08 March 2013

René Alexandre

René Alexandre (1885-1946) or Alexandre was a French actor of the Comédie-Française. Between 1909 and 1940, he acted in some 53 films, mainly shorts by Pathé but also André Antoine’s rural drama La Terre (1921).

René Alexandre
French postcard. Photo Pathé. Platinogravure.

René Alexandre was born in Reims, France in 1885. He studied at the Conservatoire as pupil of Paul Mounet and left with two first prizes for tragedy and comedy. After performing in Ramuntcho by Pierre Loti at the Odéon theatre, he entered the Comédie-Française in 1908. There he was ‘sociétaire’ between 1920 and 1944 and became sociétaire honoraire in 1945. His repertory included the classics of Racine, Molière, Shakespeare and Victor Hugo, but also more modern authors such as Henri Lavedan, Paul Feerier and Henri Marx. In 1939 he would direct one play, A souffert sous Ponce Pilate by Paul Raynal. Alexandre was Chair and founder of the Association des Comédiens combattants. In Grosley-sur-Risle, where he was mayor in 1935-1940, he founded a home for actors who had fought in the First World War, like he himself had done. Alexandre was made Commander of the Legion of Honour. Between 1909 and 1940 he acted in some 53 films, of which 41 were short films for Pathé Frères. At Pathé, he started with Tarquine le Superbe/Tarquin, the Proud (1908, Albert Capellani), Le roman d’un geux/The romance of a geous (1908, Georges Monca), and Benvenuto Cellini (1908, Albert Capellani, Camille de Morlhon). Alexandre acted in several historical films such as Fouquet, l’homme au masque de fer/Fouquet, the man in the iron mask (1910, Camille de Morlhon) in which he played the title character, and literary films such as the Victor Hugo adaptation Notre-Dame-de-Paris/The Hunchback of Notre Dame (1911, Albert Capellani), starring Henry Krauss as Quasimodo and Stacia Napierkowska as Esmeralda. Alexandre mingled these genres with modern drama and comedy, such as Coeur de femme/When Paris Loves (1913, René Leprince, Ferdinand Zecca) with Gabrielle Robinne, and the second version of La Lutte pour la vie/Struggle for Life (1915, René Leprince, Ferdinand Zecca), again with Robinne. In 1912 Alexandre married Gabrielle Robinne, who was also a sociétaire of the Comédie-Française and film actress as well. Robinne was Alexandre’s partner in most of his films in these years, while another regular was Gabriel Signoret. In addition to Capellani and De Morlhon many other films of Alexandre at Pathé were directed by Henri Andréani, some also by Gérard Bourgeois. Besides the Pathé films, Alexandre also did sidesteps at Gaumont, such as Le mauvais hôte/The wrong host (1910, Louis Feuillade) and André Chenier (1910, Louis Feuillade, Étienne Arnaud).

René Alexandre
French postcard, no. 7. Photo: Bert.

René Alexandre
French postcard by A.N., Paris, no. 57. Photo: Sabourin.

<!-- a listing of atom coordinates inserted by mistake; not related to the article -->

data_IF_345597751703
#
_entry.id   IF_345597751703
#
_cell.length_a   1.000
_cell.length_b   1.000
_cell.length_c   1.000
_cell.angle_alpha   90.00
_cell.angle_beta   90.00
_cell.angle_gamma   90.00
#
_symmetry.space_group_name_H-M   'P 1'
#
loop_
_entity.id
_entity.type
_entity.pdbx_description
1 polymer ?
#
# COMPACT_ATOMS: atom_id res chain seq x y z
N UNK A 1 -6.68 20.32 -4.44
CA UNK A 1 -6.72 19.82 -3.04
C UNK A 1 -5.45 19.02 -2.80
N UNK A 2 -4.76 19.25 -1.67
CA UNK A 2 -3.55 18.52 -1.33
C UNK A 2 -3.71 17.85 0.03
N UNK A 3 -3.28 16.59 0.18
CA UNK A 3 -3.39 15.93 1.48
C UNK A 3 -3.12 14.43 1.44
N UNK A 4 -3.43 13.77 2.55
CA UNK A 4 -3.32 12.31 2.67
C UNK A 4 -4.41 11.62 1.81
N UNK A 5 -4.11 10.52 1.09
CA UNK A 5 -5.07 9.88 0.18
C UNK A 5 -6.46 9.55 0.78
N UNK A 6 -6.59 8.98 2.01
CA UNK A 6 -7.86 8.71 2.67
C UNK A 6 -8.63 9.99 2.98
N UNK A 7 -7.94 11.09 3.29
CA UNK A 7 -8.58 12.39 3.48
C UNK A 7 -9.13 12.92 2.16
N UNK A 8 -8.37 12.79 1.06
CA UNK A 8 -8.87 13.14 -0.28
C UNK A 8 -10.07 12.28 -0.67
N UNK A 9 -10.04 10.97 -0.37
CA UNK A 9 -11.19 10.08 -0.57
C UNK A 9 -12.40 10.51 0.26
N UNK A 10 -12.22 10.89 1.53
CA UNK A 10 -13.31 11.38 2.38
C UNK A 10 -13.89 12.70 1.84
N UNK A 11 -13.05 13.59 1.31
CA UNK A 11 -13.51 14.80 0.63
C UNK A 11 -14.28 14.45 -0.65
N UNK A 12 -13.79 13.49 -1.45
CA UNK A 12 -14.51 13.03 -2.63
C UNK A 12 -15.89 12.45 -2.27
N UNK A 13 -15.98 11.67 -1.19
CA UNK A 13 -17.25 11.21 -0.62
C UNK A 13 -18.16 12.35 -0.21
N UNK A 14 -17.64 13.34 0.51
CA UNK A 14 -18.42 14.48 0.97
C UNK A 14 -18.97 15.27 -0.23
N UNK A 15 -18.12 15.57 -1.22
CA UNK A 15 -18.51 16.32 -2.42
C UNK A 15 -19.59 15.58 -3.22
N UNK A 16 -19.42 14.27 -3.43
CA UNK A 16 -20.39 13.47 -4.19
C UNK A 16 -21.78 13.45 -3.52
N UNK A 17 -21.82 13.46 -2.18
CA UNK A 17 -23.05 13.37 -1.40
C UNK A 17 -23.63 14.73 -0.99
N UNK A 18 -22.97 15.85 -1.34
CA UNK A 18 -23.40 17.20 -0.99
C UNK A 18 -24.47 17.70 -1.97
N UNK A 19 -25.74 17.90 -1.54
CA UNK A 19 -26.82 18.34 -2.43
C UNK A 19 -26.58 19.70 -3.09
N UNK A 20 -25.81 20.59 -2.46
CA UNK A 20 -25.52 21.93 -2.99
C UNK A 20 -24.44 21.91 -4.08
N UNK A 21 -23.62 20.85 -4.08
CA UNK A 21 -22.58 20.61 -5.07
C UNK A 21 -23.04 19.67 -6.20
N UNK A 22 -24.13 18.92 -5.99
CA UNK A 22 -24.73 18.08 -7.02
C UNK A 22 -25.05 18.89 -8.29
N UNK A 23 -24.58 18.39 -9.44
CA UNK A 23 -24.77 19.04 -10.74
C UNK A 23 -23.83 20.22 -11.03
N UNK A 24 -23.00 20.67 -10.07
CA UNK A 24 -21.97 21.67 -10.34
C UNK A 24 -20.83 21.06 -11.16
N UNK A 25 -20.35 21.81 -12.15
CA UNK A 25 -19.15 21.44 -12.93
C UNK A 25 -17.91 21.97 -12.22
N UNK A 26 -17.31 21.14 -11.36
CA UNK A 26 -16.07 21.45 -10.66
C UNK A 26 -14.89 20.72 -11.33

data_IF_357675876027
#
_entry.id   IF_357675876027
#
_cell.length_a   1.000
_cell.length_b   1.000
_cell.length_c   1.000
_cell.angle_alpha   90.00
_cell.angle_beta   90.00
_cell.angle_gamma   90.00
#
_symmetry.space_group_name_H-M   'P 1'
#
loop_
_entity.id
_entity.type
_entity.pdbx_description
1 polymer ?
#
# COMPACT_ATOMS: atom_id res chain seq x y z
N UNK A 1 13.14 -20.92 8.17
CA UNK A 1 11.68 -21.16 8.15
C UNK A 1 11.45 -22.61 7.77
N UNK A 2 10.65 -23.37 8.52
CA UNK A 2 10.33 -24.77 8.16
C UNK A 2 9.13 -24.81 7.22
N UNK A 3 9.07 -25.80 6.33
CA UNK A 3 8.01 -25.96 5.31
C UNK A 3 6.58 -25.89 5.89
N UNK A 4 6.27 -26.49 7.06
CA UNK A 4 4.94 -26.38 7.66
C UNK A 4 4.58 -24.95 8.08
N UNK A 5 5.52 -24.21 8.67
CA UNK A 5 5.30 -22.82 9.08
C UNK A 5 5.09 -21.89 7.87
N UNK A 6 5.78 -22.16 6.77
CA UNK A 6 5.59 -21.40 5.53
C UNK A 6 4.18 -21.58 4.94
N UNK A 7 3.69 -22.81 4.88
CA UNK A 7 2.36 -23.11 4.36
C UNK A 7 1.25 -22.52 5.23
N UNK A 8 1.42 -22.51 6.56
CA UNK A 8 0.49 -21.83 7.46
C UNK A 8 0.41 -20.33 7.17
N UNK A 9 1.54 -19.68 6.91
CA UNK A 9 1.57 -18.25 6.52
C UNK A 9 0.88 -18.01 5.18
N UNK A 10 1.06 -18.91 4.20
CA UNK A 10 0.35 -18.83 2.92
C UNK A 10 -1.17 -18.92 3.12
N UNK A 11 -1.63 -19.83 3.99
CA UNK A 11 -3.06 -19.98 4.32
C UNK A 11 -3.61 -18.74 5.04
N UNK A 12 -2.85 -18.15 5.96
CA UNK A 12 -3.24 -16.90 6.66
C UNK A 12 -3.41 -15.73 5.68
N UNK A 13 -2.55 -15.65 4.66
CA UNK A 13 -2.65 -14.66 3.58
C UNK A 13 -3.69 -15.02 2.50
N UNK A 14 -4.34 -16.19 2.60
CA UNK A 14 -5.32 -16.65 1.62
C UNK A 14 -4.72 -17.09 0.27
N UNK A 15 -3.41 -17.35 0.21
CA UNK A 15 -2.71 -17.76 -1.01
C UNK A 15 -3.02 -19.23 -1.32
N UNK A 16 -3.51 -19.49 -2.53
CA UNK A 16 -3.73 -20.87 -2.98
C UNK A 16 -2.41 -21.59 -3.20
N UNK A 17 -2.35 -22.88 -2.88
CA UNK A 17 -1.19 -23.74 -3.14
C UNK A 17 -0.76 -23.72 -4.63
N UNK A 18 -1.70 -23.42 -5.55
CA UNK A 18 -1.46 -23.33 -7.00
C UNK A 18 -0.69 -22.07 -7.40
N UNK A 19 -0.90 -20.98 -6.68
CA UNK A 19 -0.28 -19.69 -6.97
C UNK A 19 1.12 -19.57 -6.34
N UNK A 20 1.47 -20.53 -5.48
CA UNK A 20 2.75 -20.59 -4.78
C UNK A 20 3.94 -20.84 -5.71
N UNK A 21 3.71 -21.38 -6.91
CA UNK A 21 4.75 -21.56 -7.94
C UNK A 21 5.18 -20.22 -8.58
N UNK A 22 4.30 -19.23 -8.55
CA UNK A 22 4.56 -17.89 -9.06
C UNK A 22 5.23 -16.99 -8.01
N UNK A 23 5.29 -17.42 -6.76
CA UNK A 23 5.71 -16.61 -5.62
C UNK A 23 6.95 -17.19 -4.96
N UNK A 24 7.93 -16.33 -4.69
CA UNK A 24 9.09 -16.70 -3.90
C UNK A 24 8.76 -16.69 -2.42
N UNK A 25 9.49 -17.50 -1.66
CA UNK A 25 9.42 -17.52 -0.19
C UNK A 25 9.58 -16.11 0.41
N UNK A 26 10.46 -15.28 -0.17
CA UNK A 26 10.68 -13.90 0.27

The Darker Side of Human Nature
Because of the First World War Alexandre did not act for years. He retook his stage and screen career in 1919, e.g. with the Pathé film Le calvaire d’une reine/The Martyrdom of a Queen (1919, René Leprince, Ferdinand Zecca) with again Gabrielle Robinne and Gabriel Signoret. Impressive was Alexandre’s lead as Jean Macquart in André Antoine’s rural drama La Terre (1921), a modern version of William Shakespeare’s King Lear. Jean is the outsider looking for work, who gets trapped in the family war of Françoise (Germaine Rouer). Her uncle Père Fouan (Armand Bour) has decided to split up his belongings before his death, naively hoping to have an easy retirement, cared for by his sons and daughter. Antoine shot his adaptation of Emile Zola’s famous novel on the French countryside near Chartres, highlighting the beauty of it but also stressing the greed and cruelty of the inhabitants. Françoise is the only member of the family who is not despicable. Snow Leopard at IMDb writes: “It is a memorable and believable adaptation, helped significantly by Antoine's naturalistic approach, excellent location cinematography, and a cast that works together very well. Just as Zola's story does, the movie reveals a great deal about the darker side of human nature, with characters well- designed to bring home its points. It is a dark, often grim drama, but for all that it is very interesting and satisfying to watch.” Sadly enough, his lead in La Terre did not promote Alexandre to stardom in film. After La Terre, Alexandre only played in supporting parts in two silent films: Fleur du mal/Flower of Evil (1923, Gaston Mouru de Lacotte) co-starring Robinne, and Tu m’appartiens!/You belong to me (1929, Maurice Gleize), starring Camille Bert as an escaped convict who meets the beautiful adventuress Gisèle (Francesca Bertini). In the 1930's, Alexandre occasionally played supporting parts in films, such as the driver in the Georges Simenon adaptation La tête d’un homme/A Man's Neck (1933), starring Harry Baur as Maigret and Gaston Jacquet as the man who had his aunt killed to get money. The film was directed by Julien Duvivier, who had been Antoine’s assistant-director for La Terre. Alexandre’s last performance was in the film Paris-New York (1940, Claude Heymann, Georges Lacombe), in which he played a heartless banker. Alexandre and Robinne lived together in Grosley-sur-Risle. Alexandre died in Vitré, France in 1946.

René Alexandre
French postcard. Photo: Pathé.

Sources: Films de France, Cine-ressources, Wikipedia (French), and IMDb.

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